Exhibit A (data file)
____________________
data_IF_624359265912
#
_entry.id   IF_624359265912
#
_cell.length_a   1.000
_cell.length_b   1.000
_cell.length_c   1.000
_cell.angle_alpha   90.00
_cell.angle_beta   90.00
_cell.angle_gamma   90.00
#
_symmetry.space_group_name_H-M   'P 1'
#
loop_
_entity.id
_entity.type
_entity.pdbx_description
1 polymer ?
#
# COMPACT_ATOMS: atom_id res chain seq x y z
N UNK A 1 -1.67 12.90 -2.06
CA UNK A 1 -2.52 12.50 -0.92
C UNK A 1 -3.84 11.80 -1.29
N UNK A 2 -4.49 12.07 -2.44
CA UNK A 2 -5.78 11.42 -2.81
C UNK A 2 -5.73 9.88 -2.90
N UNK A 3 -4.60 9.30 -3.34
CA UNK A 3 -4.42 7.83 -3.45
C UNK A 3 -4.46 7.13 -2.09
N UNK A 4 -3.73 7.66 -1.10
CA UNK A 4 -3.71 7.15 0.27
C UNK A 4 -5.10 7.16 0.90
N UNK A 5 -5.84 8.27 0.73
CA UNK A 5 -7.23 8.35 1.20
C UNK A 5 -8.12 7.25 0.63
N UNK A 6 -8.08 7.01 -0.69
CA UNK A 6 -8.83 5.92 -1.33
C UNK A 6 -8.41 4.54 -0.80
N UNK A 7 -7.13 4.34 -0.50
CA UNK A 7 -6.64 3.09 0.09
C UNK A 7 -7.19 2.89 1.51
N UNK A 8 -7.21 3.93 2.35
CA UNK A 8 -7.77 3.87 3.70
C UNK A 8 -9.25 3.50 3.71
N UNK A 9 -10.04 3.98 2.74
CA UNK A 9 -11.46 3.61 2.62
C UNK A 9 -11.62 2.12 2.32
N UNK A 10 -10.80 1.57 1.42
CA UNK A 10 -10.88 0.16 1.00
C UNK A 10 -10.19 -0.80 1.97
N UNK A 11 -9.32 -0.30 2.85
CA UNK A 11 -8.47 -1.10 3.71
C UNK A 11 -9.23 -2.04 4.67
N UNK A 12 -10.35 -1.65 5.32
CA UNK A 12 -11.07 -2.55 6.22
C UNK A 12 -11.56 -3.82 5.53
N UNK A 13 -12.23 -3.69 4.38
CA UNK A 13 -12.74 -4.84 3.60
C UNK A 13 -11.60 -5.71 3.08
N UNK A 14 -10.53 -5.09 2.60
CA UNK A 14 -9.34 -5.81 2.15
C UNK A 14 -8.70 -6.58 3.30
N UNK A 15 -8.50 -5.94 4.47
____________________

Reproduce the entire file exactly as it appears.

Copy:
data_IF_624359265912
#
_entry.id   IF_624359265912
#
_cell.length_a   1.000
_cell.length_b   1.000
_cell.length_c   1.000
_cell.angle_alpha   90.00
_cell.angle_beta   90.00
_cell.angle_gamma   90.00
#
_symmetry.space_group_name_H-M   'P 1'
#
loop_
_entity.id
_entity.type
_entity.pdbx_description
1 polymer ?
#
# COMPACT_ATOMS: atom_id res chain seq x y z
N UNK A 1 -1.67 12.90 -2.06
CA UNK A 1 -2.52 12.50 -0.92
C UNK A 1 -3.84 11.80 -1.29
N UNK A 2 -4.49 12.07 -2.44
CA UNK A 2 -5.78 11.42 -2.81
C UNK A 2 -5.73 9.88 -2.90
N UNK A 3 -4.60 9.30 -3.34
CA UNK A 3 -4.42 7.83 -3.45
C UNK A 3 -4.46 7.13 -2.09
N UNK A 4 -3.73 7.66 -1.10
CA UNK A 4 -3.71 7.15 0.27
C UNK A 4 -5.10 7.16 0.90
N UNK A 5 -5.84 8.27 0.73
CA UNK A 5 -7.23 8.35 1.20
C UNK A 5 -8.12 7.25 0.63
N UNK A 6 -8.08 7.01 -0.69
CA UNK A 6 -8.83 5.92 -1.33
C UNK A 6 -8.41 4.54 -0.80
N UNK A 7 -7.13 4.34 -0.50
CA UNK A 7 -6.64 3.09 0.09
C UNK A 7 -7.19 2.89 1.51
N UNK A 8 -7.21 3.93 2.35
CA UNK A 8 -7.77 3.87 3.70
C UNK A 8 -9.25 3.50 3.71
N UNK A 9 -10.04 3.98 2.74
CA UNK A 9 -11.46 3.61 2.62
C UNK A 9 -11.62 2.12 2.32
N UNK A 10 -10.80 1.57 1.42
CA UNK A 10 -10.88 0.16 1.00
C UNK A 10 -10.19 -0.80 1.97
N UNK A 11 -9.32 -0.30 2.85
CA UNK A 11 -8.47 -1.10 3.71
C UNK A 11 -9.23 -2.04 4.67
N UNK A 12 -10.35 -1.65 5.32
CA UNK A 12 -11.07 -2.55 6.22
C UNK A 12 -11.56 -3.82 5.53
N UNK A 13 -12.23 -3.69 4.38
CA UNK A 13 -12.74 -4.84 3.60
C UNK A 13 -11.60 -5.71 3.08
N UNK A 14 -10.53 -5.09 2.60
CA UNK A 14 -9.34 -5.81 2.15
C UNK A 14 -8.70 -6.58 3.30
N UNK A 15 -8.50 -5.94 4.47